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More than two million people are affected by aphasia in the United States.

Of those, 12% are impacted by specific phenomenon known as Broca’s Aphasia, typically following a left-sided stroke, where although the individual may lack the ability to communicate through speaking, their ability to sing words continues to be preserved. This preserved skill is often used by music therapists (MT-BC’s) to rehab an individual’s ability.

To address this need, we created and are thrilled to introduce the Rocky Mountain Aphasia Chorale!

Aphasia choirs are popping up all over the country to give individuals with aphasia the opportunity to focus on what they are still able to do: sing!

According to the National Aphasia Association,

“Aphasia is an impairment of language, affecting the production or comprehension of speech and the ability to read or write. Aphasia is always due to injury to the brain-most commonly from a stroke, particularly in older individuals. But brain injuries resulting in aphasia may also arise from head trauma, from brain tumors, or from infections.”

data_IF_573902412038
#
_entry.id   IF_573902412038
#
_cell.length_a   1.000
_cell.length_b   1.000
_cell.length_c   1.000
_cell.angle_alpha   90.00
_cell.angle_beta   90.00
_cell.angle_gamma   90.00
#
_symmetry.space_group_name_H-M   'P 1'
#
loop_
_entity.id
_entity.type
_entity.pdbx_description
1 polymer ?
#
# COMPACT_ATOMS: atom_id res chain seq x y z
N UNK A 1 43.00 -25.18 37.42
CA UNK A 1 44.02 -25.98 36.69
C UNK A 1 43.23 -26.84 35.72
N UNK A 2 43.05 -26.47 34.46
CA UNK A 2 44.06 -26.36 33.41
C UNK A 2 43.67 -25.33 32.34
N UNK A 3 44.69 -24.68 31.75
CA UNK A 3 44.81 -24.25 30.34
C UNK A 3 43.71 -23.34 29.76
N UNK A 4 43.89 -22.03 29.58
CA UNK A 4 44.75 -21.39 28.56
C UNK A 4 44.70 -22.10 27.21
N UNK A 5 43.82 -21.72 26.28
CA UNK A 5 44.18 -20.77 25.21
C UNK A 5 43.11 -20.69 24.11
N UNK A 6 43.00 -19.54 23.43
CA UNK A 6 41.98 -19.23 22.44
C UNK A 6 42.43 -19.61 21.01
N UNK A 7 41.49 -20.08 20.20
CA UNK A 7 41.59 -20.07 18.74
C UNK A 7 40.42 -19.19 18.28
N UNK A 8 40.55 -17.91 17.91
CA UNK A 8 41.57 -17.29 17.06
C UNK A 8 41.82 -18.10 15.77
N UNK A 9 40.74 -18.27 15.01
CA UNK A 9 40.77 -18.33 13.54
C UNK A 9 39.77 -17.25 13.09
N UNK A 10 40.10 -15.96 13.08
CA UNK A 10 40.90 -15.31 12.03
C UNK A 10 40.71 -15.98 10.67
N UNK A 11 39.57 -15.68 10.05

The Rocky Mountain Aphasia Chorale is a community chorale formed around this idea, that people with aphasia often have a preserved ability to sing, and a choir is a wonderful opportunity to showcase and celebrate the strength and resilience of this community while making beautiful music together. “We have seen a great improvement in my sister since she started the music therapy,” explained the sister of one participant. “She is now able to sing songs and even communicate with words and sentences. It warms my heart when she says ‘I love you.’”

In addition to helping participants get their words out clearly, studies show that music can enhance moods after a stroke, and our participants also get a natural mood boost by being surrounded by a circle of supporters as they work toward their goals.

Membership for the Rocky Mountain Aphasia Chorale is open to people with aphasia, their caregivers, and healthcare partners in the community who work with individuals with aphasia. The choir launched in June, but singers can join up until mid-October.

The chorale is an effort by the music therapists at Rehabilitative Rhythms Music Therapy in Aurora, in partnership with the National Stroke Association and the Rocky Mountain Stroke Center.

To learn more about choir schedules and registration, visit our click here!